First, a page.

By 1894, the London and Counties Medical Protection Society had grown to 1,000 members – with an annual subscription rate of ten shillings. Premises were taken in Sloane Square, London, and Le Brasseur and Oakley were retained as solicitors – the start of a lasting association, as the firm’s successor, Radcliffes LeBrasseur, remains one of MPS’s panel law firms today.
Until 1910, MPS only bore its members’ own legal costs, which could cause serious hardship for members if there was an adverse outcome. In 1911, MPS purchased collective insurance for members, to fund adverse costs and damages up to £2,000 for any individual member and up to £20,000 in any one year, at an additional cost of ten shillings.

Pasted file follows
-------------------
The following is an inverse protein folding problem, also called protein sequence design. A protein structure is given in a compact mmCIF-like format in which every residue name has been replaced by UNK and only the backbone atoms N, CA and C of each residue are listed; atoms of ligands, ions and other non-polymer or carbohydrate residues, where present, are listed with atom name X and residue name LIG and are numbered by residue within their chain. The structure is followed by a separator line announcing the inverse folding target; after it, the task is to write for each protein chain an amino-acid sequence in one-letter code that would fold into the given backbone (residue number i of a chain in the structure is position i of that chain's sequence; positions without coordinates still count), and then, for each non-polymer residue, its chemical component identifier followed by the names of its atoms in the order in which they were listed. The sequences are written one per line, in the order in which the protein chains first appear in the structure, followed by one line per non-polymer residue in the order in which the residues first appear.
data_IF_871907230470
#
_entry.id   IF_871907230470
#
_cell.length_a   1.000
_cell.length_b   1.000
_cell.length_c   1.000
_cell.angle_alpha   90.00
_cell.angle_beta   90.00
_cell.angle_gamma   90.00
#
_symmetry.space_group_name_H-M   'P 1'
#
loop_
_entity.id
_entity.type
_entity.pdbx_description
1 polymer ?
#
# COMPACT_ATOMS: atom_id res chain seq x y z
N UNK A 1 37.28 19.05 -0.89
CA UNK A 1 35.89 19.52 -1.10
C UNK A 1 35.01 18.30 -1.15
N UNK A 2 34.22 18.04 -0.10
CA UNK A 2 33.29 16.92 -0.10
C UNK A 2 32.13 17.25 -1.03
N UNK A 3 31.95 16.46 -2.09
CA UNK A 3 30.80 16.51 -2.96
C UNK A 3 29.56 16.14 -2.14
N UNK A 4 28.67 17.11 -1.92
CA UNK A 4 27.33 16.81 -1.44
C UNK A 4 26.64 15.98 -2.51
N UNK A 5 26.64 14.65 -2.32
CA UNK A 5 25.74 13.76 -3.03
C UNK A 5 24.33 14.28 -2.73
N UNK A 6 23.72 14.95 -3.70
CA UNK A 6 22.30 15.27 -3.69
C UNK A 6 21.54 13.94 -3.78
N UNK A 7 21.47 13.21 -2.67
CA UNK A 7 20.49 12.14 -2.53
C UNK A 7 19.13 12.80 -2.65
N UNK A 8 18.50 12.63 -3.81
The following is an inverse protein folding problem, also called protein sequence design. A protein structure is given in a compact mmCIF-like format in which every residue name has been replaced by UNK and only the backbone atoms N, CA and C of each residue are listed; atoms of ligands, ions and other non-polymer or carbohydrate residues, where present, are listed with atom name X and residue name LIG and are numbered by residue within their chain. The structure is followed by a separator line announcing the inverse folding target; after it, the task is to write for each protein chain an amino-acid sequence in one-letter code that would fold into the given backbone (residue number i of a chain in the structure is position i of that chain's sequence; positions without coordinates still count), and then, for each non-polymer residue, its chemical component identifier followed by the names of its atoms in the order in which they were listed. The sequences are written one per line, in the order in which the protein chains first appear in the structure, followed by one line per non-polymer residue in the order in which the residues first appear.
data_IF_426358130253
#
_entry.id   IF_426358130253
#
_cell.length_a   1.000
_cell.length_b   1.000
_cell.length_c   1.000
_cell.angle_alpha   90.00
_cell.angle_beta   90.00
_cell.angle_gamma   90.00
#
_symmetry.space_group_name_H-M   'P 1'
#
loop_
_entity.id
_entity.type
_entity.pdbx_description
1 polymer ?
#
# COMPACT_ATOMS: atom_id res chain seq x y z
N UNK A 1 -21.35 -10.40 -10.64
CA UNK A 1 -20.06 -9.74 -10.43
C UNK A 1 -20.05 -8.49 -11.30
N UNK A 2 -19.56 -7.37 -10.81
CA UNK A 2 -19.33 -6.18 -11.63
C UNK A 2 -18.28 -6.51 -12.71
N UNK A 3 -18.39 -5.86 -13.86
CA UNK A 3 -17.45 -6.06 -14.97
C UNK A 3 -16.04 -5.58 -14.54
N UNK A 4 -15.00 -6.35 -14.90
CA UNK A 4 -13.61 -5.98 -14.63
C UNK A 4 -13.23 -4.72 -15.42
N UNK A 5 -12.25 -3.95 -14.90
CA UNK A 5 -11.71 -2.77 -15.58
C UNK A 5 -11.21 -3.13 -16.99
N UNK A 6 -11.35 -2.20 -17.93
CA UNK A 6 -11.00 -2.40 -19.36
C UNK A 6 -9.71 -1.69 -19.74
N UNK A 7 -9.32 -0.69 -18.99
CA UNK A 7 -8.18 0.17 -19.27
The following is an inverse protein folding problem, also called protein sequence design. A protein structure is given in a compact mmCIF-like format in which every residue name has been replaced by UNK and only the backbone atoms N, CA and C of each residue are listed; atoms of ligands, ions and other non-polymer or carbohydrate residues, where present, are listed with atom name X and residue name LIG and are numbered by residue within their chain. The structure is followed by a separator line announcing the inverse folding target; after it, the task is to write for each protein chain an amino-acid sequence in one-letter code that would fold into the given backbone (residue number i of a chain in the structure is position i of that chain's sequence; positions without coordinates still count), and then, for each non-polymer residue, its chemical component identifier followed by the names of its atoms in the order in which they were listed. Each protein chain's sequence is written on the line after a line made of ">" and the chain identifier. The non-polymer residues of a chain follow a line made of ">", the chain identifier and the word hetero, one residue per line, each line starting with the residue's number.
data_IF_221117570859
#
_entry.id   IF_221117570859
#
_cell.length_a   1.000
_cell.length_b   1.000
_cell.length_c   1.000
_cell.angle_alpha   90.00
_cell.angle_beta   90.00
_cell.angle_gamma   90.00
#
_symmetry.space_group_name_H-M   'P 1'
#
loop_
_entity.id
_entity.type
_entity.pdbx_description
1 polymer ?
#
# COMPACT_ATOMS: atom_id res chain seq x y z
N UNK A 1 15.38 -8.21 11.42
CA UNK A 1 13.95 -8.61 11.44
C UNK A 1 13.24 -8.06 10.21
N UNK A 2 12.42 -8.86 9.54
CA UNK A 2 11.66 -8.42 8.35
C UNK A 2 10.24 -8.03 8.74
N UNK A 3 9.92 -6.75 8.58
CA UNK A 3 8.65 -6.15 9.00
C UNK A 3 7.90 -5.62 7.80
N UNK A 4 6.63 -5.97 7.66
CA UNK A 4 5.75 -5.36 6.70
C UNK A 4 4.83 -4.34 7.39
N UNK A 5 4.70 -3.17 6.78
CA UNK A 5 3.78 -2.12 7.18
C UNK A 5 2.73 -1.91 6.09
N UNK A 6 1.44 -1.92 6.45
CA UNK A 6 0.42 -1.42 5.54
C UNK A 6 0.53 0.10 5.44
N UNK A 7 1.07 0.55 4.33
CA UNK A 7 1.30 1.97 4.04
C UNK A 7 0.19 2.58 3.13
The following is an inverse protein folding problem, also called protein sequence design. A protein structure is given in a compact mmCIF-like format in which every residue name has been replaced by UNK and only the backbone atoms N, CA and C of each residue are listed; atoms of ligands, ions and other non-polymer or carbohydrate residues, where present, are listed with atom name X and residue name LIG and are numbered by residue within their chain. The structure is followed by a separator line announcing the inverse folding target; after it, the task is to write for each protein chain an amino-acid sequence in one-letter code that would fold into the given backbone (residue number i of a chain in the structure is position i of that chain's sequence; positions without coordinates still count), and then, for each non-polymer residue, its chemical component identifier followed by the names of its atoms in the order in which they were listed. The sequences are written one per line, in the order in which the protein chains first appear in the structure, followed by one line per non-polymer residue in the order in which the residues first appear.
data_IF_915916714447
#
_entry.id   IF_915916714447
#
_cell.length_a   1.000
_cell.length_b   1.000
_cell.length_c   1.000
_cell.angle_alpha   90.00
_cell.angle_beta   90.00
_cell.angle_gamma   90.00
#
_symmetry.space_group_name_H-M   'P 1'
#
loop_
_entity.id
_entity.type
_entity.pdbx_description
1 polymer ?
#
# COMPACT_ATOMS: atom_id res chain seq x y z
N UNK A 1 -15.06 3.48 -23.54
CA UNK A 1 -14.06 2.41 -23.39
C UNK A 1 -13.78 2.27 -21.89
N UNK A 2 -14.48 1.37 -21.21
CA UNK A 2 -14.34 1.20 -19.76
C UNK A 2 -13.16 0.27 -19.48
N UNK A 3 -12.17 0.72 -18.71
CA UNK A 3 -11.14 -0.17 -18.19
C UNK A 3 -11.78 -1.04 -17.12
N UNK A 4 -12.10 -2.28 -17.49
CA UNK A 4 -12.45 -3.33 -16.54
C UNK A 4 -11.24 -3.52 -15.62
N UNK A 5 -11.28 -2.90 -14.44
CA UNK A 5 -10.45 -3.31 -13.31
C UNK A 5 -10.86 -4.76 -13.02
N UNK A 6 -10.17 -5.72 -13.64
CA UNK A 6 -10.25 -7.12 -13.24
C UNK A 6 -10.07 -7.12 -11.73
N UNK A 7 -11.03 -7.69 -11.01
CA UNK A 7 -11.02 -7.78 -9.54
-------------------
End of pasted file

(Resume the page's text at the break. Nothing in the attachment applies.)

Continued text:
By 1935, some hospitals and authorities had made membership of a defence organisation a compulsory pre-requirement to employment, which boosted MPS membership, and in 1939, MPS launched the Overseas Indemnity Scheme to afford protection to members practising outside the UK.
The “London and Counties” part of MPS’s title was dropped in 1947, but it was still affectionately referred to as “the London and Counties” by older members.